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    Wow your knowledge is amazing. Thank you for taking the time to give me such a thorough answer. It is a clean watch but it is not running. I have a local watchmaker that said he thought he could get it running he believed it is dirty inside so nothing broken. I believe it is worthy to spend the money to get it cleaned. Thanks again, Stacey
     
  4. Dr. Jon

    Dr. Jon Registered User
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    It is an unusual watch in few regards. The balance has "wings". These are the fillits where the arms meet the rim. This feature shows up on high grade balances. The watch balance spring is pined to a separate "cock", which went out of fashion about 30 years before your watch was made.. The engraving in the movementi s hand done. It was done by a very eccentric maker.
     
  5. gmorse

    gmorse Registered User
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    Hi Dr. Jon,

    The English watch trade, and many of its customers, was extremely conservative in its methods and designs, and I agree that this 3/4 plate centre seconds watch could indeed have been made at almost any time in the 30 years prior to 1872. The manufacture of watches by machines rather than hand work was fiercely resisted by many craftsmen and some of the leading lights in the London trade. The engraving on the balance cock is typical of Coventry work and is one result of this conservatism, as is the continued use of the fusee, which led ultimately to the demise of the English watch industry.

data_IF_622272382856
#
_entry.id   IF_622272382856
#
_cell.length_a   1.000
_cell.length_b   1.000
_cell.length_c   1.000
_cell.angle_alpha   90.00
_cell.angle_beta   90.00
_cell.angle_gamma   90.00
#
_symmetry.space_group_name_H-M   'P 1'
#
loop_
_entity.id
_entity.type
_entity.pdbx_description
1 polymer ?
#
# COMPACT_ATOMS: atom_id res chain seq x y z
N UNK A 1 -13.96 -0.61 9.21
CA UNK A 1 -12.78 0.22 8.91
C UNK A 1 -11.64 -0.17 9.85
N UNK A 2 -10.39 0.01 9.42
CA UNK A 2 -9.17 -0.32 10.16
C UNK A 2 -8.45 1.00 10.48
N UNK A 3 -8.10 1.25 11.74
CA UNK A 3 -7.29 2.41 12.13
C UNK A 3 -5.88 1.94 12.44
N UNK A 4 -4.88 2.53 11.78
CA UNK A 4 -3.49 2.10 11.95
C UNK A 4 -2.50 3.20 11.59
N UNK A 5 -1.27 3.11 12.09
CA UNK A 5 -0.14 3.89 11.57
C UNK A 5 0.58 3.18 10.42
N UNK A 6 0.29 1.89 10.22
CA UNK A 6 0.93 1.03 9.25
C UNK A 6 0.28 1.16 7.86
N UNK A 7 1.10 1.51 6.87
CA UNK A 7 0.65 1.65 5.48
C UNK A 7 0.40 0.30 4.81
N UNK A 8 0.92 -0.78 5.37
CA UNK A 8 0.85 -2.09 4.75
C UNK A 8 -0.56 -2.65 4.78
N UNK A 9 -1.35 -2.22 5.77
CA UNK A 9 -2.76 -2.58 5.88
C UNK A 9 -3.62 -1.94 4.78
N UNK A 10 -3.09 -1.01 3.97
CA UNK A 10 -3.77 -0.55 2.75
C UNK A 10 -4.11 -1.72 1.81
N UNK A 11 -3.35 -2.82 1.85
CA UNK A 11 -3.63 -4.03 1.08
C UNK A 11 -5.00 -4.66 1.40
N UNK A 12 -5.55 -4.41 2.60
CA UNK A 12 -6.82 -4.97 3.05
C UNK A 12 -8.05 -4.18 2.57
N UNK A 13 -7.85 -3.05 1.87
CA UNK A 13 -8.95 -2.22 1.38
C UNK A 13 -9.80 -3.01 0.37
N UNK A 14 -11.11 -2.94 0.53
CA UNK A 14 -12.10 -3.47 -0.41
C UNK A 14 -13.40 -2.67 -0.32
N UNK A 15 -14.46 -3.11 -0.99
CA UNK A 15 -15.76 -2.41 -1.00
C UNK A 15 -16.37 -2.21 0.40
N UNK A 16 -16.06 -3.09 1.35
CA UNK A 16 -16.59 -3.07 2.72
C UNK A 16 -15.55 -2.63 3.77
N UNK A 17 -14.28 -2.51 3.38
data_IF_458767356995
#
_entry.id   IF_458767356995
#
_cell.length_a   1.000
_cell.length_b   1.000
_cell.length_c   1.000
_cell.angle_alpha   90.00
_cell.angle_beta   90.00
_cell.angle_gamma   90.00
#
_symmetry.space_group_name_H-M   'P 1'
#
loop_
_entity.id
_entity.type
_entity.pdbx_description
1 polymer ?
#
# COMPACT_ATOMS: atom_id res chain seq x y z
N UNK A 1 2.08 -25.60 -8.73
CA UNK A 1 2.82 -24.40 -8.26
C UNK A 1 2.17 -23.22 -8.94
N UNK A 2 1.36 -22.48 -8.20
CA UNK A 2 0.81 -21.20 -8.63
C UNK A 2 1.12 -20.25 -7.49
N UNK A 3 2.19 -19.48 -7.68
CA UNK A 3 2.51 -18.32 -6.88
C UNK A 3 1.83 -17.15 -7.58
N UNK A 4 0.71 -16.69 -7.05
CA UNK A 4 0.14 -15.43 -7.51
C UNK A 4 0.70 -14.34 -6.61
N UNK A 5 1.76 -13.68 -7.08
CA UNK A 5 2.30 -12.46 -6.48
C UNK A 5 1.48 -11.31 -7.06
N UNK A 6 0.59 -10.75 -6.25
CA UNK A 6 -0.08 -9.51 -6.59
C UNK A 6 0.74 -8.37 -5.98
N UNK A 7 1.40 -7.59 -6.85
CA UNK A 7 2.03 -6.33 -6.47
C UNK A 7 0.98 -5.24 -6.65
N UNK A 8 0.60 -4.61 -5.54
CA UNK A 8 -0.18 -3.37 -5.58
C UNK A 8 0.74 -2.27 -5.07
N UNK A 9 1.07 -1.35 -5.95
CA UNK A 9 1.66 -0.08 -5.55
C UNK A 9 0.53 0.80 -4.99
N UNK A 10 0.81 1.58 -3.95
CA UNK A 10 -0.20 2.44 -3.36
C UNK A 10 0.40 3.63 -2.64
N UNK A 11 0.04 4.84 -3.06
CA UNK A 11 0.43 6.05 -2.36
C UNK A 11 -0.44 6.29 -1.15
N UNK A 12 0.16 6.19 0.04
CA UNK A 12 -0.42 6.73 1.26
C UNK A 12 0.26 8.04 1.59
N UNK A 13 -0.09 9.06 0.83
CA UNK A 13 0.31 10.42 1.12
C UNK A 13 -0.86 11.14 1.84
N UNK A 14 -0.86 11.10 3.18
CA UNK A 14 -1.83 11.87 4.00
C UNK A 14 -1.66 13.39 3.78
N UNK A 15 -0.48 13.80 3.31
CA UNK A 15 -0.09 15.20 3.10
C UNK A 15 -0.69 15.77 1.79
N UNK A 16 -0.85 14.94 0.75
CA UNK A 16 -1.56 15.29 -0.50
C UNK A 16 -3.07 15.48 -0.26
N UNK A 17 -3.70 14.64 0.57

Regards,

    Graham
     
  6. John Matthews

    John Matthews Registered User
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    #6 John Matthews, Oct 18, 2019
    Last edited: Oct 18, 2019
    I question whether this was original, it seems to me that it is too long and as a result the outer coil of the spring is distorted. I don't understand the hole to the right ...

    upload_2019-10-19_1-3-26.png

    My impression is that these Coventry chronographs stated to be made in the last quarter of the C19th and the early ones did have 1/4 second divisions with the two piece dial. I also think it is only the earlier ones where the cock has a 'thick' foot so that it remains at the same height to the plate rim.

    Graham - I am not 100% certain about the case maker's mark. In Ridgeway and Priestley the photograph of the Thomas Wallen mark has only minimal rounding of the corners. The mark for Thomas Woolley of Chester, a jeweller and clockmaker, is a far better match. He is recorded as operating from 1852 to 1903 in Jackson, so his dates are fine. Although he is not listed as a case maker, he has two other marks registered, one of which I have seen on a watch case before.

    John
     
  7. gmorse

    gmorse Registered User
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    Hi John,